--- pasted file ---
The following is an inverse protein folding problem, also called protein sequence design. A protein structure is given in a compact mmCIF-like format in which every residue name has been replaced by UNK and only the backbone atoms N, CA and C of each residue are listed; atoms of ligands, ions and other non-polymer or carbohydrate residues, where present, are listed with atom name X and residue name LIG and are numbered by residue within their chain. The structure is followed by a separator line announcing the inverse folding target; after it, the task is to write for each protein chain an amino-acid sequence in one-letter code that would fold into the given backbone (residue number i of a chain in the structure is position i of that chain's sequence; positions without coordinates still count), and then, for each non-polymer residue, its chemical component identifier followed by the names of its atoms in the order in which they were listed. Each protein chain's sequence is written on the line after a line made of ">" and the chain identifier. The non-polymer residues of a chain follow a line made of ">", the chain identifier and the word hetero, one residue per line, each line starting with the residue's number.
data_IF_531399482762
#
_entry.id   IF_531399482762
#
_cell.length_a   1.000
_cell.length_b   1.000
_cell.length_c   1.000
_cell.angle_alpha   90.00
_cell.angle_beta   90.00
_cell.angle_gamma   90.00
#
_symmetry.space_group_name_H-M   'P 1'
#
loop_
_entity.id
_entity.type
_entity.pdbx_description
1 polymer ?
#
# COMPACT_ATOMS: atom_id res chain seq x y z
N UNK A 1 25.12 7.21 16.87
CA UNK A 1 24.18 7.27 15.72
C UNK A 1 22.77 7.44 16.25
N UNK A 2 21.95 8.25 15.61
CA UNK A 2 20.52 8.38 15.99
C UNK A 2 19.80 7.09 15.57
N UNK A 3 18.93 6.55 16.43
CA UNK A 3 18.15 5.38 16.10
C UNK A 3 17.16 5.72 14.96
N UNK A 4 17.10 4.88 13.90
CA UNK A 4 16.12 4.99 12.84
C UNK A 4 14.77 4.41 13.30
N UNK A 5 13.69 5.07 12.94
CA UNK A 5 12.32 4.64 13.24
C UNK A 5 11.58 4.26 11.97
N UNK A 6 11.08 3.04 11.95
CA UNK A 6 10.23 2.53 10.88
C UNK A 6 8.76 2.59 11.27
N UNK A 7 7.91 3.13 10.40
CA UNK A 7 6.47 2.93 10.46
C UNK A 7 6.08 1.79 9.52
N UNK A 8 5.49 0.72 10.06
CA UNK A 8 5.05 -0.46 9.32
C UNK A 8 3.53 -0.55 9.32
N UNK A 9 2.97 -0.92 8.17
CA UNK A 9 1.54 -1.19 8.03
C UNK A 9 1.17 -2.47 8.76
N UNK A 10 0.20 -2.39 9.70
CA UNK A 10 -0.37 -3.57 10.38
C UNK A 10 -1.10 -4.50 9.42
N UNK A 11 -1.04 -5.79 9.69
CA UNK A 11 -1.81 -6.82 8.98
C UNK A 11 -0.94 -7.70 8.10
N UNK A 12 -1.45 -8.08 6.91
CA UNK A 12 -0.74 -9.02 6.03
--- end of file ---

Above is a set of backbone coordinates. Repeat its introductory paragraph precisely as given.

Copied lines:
The following is an inverse protein folding problem, also called protein sequence design. A protein structure is given in a compact mmCIF-like format in which every residue name has been replaced by UNK and only the backbone atoms N, CA and C of each residue are listed; atoms of ligands, ions and other non-polymer or carbohydrate residues, where present, are listed with atom name X and residue name LIG and are numbered by residue within their chain. The structure is followed by a separator line announcing the inverse folding target; after it, the task is to write for each protein chain an amino-acid sequence in one-letter code that would fold into the given backbone (residue number i of a chain in the structure is position i of that chain's sequence; positions without coordinates still count), and then, for each non-polymer residue, its chemical component identifier followed by the names of its atoms in the order in which they were listed. Each protein chain's sequence is written on the line after a line made of ">" and the chain identifier. The non-polymer residues of a chain follow a line made of ">", the chain identifier and the word hetero, one residue per line, each line starting with the residue's number.